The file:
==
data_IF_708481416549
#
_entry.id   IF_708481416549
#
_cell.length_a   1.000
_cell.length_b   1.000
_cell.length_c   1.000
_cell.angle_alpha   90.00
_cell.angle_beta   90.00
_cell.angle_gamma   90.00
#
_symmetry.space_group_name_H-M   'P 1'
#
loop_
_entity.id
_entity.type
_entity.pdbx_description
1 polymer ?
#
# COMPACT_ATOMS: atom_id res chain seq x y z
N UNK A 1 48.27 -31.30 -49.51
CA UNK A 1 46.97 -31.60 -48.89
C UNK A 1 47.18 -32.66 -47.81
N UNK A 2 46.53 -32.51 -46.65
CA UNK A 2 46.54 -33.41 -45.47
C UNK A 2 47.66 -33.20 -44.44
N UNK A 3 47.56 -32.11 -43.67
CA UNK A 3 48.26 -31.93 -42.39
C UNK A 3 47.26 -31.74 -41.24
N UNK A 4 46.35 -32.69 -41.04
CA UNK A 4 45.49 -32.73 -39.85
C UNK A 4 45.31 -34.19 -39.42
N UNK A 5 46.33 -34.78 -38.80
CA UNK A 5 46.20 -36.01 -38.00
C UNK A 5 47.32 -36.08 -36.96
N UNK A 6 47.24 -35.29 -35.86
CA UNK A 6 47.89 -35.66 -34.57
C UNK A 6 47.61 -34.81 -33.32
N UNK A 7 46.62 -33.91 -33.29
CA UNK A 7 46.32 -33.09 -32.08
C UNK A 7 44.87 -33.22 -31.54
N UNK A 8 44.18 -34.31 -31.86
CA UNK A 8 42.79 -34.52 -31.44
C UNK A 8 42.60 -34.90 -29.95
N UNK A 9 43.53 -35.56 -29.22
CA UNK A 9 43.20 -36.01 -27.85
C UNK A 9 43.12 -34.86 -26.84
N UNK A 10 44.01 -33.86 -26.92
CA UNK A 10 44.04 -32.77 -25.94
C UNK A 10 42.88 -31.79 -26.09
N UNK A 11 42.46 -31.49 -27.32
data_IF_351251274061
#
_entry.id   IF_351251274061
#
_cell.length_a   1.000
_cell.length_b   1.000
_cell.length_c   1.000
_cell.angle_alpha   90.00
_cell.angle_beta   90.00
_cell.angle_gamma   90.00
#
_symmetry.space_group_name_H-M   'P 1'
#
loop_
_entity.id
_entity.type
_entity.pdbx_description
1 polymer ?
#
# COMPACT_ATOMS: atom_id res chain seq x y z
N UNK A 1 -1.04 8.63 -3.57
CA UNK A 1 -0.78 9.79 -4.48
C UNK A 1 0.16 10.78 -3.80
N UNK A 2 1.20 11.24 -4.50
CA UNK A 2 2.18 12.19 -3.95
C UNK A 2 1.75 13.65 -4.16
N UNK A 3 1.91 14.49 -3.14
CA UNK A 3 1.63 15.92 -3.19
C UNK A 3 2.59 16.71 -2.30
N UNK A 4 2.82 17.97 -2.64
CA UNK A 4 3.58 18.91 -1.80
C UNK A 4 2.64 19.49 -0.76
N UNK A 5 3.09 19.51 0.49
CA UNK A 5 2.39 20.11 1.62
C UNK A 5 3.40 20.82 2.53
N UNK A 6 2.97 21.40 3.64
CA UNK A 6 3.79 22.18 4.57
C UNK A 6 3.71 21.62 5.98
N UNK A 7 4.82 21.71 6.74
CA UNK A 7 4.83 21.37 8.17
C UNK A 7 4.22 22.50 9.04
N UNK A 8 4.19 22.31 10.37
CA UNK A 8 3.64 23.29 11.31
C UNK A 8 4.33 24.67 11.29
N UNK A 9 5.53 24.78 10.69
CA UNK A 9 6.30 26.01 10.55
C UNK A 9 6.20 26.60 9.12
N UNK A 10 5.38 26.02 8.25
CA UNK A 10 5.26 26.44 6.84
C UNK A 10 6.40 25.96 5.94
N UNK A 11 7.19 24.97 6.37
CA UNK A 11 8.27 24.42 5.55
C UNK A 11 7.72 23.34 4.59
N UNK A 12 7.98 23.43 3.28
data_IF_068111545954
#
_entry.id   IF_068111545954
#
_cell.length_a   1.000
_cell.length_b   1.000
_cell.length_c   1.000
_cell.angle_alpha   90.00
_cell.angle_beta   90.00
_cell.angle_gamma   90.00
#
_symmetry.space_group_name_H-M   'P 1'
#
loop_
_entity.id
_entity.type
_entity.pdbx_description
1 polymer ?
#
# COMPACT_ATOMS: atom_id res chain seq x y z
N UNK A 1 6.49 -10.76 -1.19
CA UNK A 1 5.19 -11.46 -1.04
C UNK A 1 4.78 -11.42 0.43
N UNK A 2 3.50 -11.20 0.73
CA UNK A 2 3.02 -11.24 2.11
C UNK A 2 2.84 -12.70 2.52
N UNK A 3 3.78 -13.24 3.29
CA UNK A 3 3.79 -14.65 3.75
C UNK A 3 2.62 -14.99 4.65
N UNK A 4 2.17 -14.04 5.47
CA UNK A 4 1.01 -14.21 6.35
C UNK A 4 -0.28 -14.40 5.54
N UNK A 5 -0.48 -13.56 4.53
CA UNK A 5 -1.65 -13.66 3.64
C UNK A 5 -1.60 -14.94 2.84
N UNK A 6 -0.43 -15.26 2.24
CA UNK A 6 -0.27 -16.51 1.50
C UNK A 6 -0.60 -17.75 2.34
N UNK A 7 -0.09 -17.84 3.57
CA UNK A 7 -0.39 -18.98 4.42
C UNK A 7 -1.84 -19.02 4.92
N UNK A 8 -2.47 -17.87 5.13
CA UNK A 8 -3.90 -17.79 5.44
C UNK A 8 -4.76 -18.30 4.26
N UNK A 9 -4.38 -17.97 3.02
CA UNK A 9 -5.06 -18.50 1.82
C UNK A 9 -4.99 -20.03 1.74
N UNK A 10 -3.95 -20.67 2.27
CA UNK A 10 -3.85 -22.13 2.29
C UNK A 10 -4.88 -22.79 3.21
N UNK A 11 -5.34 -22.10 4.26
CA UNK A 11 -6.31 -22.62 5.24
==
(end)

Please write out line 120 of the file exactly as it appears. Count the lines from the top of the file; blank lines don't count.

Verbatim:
_entity.id